Many children are familiar with how American women went to work in factories during World War II. PURE GRIT: HOW AMERICAN WORLD WAR II NURSES SURVIVED BATTLE AND PRISON CAMP IN THE PACIFIC gives librarians a resource to show the greater diversity of women’s war contributions.
With more than one hundred historical photographs, the book can be used to demonstrate the value of using the raw materials of history to understand a subject, and to help students appreciate the real people who made history happen. PURE GRIT is told through the viewpoints of different nurses, and can be recommended to help students analyze multiple points of view, as well as the use of primary source documents.
The research for PURE GRIT included a daunting amount of material. I wanted to tell a concise, powerful story about the 76 Army and Navy nurses captured by the Japanese, but also help readers come to know individual women.
Nine hours after Pearl Harbor, the Japanese bombed American bases in the Philippines. Like in Hawaii, they caught U.S. forces by surprise. Nurses there had not been trained in combat medicine. But they stepped up and preformed like troopers through four months of bitter battle and three years as prisoners of war.
Initially, I focused on two particular women because I discovered photographs taken of them in Santo Tomas Prison Camp.
This photo of Navy Nurse Peggy Nash was snapped by a Japanese guard in the prison camp hospital. Peggy had been in a panic when the man followed her around for five days because she didn’t know what he intended. She was relieved when he took her photo and finally went away. She never expected to see the picture.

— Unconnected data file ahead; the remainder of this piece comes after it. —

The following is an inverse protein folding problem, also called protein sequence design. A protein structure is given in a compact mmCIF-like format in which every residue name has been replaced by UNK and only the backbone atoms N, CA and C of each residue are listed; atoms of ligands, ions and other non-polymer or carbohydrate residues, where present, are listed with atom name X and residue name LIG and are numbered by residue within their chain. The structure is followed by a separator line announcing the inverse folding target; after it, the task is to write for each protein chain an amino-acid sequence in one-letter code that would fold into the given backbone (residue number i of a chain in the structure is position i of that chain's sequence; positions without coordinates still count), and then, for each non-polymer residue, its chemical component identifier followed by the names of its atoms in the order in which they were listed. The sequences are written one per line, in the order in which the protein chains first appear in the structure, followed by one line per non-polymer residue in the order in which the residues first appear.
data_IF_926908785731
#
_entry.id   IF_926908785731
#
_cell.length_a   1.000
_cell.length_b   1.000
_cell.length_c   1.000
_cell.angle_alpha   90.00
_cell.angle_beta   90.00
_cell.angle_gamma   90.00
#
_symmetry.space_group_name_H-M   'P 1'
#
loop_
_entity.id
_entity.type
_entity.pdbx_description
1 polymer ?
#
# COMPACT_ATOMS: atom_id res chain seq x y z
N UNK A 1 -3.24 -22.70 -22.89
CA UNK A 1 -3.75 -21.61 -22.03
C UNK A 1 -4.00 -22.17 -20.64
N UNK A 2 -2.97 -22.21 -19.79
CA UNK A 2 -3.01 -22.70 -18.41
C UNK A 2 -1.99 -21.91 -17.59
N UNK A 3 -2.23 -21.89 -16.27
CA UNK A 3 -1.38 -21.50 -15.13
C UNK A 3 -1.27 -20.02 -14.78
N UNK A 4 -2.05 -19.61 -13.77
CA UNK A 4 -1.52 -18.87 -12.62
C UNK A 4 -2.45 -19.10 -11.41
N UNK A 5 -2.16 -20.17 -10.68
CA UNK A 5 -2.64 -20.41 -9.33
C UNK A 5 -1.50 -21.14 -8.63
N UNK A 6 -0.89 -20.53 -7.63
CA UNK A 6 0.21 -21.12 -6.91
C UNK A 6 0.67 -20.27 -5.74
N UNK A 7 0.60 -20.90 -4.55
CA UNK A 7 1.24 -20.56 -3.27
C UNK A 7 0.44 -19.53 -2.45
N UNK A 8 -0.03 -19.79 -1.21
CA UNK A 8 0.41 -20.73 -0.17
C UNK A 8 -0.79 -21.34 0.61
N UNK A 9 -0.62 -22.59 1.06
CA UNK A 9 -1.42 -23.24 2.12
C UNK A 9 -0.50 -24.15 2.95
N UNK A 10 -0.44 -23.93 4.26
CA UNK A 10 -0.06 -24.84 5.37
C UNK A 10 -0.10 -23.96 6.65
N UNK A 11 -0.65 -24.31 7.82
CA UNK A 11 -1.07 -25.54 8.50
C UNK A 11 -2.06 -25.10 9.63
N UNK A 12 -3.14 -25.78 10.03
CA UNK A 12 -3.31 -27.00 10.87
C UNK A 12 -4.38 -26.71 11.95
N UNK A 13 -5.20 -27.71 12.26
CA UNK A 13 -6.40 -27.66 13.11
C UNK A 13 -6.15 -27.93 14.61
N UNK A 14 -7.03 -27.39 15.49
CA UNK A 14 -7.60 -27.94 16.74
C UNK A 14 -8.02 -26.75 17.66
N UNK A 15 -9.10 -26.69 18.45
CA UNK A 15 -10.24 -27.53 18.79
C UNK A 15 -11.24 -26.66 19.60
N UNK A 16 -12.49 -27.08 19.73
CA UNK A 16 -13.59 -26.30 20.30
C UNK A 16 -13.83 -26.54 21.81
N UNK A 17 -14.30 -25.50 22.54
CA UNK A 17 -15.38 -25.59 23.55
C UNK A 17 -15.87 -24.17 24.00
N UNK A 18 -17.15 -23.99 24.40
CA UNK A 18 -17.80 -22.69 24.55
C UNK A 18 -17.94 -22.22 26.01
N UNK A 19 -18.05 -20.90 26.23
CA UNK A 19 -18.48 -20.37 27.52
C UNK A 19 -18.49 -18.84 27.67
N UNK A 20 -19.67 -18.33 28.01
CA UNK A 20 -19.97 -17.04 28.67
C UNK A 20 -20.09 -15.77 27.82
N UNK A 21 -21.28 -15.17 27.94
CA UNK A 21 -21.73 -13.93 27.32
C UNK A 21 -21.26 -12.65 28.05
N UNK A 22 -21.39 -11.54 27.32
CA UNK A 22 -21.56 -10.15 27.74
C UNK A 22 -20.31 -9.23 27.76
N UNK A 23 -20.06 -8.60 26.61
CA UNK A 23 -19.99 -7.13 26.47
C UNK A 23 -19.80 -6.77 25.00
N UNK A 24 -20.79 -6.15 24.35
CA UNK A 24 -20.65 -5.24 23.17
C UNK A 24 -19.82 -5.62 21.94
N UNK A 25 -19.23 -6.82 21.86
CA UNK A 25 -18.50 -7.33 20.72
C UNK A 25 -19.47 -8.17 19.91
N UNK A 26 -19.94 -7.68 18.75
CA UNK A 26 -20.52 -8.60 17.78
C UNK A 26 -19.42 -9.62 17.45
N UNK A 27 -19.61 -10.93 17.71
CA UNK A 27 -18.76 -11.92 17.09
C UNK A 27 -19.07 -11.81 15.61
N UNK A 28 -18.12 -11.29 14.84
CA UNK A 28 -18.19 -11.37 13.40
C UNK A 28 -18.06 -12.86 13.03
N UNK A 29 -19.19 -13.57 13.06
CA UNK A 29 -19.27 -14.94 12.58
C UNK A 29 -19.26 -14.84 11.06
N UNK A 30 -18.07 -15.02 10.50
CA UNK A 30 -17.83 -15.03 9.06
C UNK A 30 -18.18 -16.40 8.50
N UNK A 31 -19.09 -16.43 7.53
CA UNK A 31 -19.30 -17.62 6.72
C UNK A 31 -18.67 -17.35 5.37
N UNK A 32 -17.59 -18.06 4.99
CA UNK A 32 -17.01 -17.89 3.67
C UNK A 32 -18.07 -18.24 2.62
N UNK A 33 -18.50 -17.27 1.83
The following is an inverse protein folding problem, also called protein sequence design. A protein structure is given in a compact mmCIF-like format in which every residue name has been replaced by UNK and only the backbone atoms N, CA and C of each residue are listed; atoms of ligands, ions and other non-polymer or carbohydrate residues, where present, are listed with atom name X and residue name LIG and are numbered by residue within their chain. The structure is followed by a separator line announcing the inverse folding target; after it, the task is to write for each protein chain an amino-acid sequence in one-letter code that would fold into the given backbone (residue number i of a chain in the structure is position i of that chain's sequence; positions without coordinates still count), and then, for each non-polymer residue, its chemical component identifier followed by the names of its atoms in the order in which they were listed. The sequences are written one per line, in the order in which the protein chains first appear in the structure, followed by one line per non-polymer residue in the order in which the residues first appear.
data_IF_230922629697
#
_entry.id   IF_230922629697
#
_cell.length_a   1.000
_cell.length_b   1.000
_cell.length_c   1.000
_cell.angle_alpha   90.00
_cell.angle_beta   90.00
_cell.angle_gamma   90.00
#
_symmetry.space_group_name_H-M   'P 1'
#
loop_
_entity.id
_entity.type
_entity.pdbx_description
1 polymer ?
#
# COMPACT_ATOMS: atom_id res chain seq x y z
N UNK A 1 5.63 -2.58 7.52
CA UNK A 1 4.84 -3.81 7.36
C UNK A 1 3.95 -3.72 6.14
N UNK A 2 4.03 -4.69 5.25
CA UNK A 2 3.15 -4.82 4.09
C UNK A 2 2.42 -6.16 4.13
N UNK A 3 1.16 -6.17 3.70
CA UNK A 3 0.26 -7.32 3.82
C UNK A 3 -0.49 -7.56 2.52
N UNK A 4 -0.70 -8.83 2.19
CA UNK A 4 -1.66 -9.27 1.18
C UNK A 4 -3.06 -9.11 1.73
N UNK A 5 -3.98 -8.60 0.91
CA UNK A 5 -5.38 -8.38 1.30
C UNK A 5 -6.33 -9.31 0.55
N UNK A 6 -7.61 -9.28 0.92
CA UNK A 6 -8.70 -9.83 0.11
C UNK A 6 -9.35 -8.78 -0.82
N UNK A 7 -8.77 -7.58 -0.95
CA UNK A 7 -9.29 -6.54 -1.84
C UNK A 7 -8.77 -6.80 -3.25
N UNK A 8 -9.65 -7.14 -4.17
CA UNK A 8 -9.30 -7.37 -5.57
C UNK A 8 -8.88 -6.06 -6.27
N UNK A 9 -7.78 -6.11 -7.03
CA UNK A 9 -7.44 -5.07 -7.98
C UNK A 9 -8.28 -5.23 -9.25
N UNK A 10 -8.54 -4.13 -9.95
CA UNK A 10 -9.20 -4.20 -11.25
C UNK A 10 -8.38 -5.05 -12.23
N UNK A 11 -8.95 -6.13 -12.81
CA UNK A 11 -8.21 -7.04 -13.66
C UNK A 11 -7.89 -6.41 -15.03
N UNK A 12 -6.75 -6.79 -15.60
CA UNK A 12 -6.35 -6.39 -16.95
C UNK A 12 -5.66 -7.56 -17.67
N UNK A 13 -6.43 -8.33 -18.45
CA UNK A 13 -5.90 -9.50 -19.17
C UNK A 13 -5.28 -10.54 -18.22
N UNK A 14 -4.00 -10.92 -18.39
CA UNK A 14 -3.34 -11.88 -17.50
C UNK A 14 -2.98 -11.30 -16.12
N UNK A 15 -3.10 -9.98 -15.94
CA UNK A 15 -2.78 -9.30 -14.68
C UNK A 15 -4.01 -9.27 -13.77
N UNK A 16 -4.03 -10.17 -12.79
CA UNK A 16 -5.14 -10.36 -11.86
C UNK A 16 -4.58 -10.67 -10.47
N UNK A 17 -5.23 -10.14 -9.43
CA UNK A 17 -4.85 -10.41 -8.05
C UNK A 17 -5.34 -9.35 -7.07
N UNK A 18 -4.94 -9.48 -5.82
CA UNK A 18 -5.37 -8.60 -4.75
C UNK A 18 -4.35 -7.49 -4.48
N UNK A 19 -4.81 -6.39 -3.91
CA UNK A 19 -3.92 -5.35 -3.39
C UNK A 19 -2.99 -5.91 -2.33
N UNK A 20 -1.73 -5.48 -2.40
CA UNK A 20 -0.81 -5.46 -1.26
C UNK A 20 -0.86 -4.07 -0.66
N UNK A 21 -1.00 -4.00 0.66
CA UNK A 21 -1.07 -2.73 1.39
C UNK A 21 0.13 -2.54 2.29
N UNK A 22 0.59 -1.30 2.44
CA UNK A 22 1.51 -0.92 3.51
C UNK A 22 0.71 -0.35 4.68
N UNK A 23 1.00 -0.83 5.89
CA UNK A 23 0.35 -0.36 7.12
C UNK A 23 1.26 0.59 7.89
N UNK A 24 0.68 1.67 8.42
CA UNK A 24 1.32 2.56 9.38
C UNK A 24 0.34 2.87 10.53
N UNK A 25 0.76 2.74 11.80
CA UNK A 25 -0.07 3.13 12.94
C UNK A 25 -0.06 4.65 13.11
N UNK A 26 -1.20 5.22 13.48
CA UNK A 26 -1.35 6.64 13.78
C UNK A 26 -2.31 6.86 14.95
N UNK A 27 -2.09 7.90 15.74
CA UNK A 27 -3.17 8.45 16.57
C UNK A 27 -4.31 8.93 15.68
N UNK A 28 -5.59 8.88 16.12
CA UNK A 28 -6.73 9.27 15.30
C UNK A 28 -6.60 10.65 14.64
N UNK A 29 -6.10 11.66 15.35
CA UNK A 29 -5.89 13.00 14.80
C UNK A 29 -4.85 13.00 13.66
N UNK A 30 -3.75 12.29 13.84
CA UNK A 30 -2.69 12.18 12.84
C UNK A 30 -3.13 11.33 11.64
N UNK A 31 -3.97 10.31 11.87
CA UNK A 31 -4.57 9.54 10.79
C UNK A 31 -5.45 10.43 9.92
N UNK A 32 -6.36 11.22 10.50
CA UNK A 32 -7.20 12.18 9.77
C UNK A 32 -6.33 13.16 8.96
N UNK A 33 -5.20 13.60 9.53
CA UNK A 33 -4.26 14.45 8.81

But nearly there years later, it was found on a Japanese prisoner and wound up crossing the desk of a naval officer who had known Peggy. American newspapers published the photo and it was her family’s first indication she and the other Navy nurses might be alive.
This photo is Army Nurse Frankie Lewey tending a wounded man shortly after U.S. soldiers crashed their tanks through the gates to liberate the POW nurses. It’s iconic. Throughout combat and imprisonment, the women continually put the needs of others before their own. One of the nurses was so ill she was hospitalized when liberators arrived. But when she heard the voices of the American soldiers, she jumped up and went outside. She ended up nursing wounded men all night in her pajamas.
In the early 1980’s the Department of Defense conducted oral interviews with a few dozen nurses still alive. Transcripts of these interviews became the heart of how I viewed the women’s experiences of combat and prison camp. These interviews also helped me distinguish the women’s attitudes and personalities.
I hope that PURE GRIT will be a valued resource for librarians wanting to show children the resilience and courage of American women and their broad and varied historical contributions.
Our guest blogger today is Mary Cronk Farrell. Mary is an author of both children’s and YA books which feature little-known stories of history based on thorough research Learn more about Mary at http://www.marycronkfarrell.net/. Pure Grit is her most recent title.
Please note that as a guest post, the views expressed here do not represent the official position of ALA or ALSC.
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